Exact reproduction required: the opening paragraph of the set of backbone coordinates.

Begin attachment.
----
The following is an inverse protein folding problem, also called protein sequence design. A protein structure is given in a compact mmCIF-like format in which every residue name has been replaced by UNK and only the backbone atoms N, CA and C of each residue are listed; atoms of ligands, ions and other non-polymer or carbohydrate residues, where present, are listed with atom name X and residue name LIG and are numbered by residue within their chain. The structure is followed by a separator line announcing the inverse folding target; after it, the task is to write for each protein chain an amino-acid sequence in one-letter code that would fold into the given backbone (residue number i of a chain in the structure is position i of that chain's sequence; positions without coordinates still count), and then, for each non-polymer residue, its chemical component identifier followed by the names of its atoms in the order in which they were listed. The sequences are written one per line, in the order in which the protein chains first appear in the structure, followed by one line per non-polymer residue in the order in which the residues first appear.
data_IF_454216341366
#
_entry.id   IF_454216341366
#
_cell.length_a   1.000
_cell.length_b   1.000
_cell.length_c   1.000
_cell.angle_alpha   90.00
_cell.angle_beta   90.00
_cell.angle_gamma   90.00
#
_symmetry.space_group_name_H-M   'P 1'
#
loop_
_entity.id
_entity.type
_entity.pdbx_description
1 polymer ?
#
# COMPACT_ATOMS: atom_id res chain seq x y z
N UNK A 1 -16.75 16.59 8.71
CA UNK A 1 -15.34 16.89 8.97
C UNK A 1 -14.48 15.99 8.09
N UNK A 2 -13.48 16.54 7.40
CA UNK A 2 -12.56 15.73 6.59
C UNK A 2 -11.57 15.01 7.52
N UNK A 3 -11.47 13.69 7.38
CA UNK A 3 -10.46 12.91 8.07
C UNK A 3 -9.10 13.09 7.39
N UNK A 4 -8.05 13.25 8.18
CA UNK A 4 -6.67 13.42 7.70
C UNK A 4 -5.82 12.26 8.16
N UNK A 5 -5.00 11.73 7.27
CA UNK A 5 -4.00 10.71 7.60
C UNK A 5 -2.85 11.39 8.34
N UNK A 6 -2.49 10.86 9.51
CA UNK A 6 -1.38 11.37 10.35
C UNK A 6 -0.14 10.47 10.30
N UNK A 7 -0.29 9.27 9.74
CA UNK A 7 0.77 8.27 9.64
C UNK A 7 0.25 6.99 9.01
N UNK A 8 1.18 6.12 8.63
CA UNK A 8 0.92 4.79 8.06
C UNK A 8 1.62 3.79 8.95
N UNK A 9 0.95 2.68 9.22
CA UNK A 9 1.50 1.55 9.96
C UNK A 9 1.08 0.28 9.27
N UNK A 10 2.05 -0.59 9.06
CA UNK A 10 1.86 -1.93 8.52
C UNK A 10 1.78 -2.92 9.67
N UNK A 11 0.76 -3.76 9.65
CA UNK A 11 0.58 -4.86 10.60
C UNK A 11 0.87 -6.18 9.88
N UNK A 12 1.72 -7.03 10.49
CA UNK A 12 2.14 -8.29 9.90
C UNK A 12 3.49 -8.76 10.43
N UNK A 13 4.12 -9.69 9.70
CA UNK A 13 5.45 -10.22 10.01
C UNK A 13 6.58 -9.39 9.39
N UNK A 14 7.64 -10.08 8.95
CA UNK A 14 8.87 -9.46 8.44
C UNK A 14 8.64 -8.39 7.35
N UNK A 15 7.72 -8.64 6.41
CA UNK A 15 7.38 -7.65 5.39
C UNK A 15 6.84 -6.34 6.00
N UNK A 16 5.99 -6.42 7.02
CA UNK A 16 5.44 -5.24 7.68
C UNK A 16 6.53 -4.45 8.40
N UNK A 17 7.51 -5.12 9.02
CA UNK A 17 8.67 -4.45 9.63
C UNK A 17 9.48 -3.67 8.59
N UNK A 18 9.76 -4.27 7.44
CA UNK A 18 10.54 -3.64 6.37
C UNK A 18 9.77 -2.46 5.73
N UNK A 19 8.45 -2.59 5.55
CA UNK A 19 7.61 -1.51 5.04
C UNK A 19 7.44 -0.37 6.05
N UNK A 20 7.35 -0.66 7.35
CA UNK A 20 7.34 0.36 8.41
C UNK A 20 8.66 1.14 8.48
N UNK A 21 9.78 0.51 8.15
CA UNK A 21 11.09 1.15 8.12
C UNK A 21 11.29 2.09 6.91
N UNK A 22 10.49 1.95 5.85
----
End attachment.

The following is an inverse protein folding problem, also called protein sequence design. A protein structure is given in a compact mmCIF-like format in which every residue name has been replaced by UNK and only the backbone atoms N, CA and C of each residue are listed; atoms of ligands, ions and other non-polymer or carbohydrate residues, where present, are listed with atom name X and residue name LIG and are numbered by residue within their chain. The structure is followed by a separator line announcing the inverse folding target; after it, the task is to write for each protein chain an amino-acid sequence in one-letter code that would fold into the given backbone (residue number i of a chain in the structure is position i of that chain's sequence; positions without coordinates still count), and then, for each non-polymer residue, its chemical component identifier followed by the names of its atoms in the order in which they were listed. The sequences are written one per line, in the order in which the protein chains first appear in the structure, followed by one line per non-polymer residue in the order in which the residues first appear.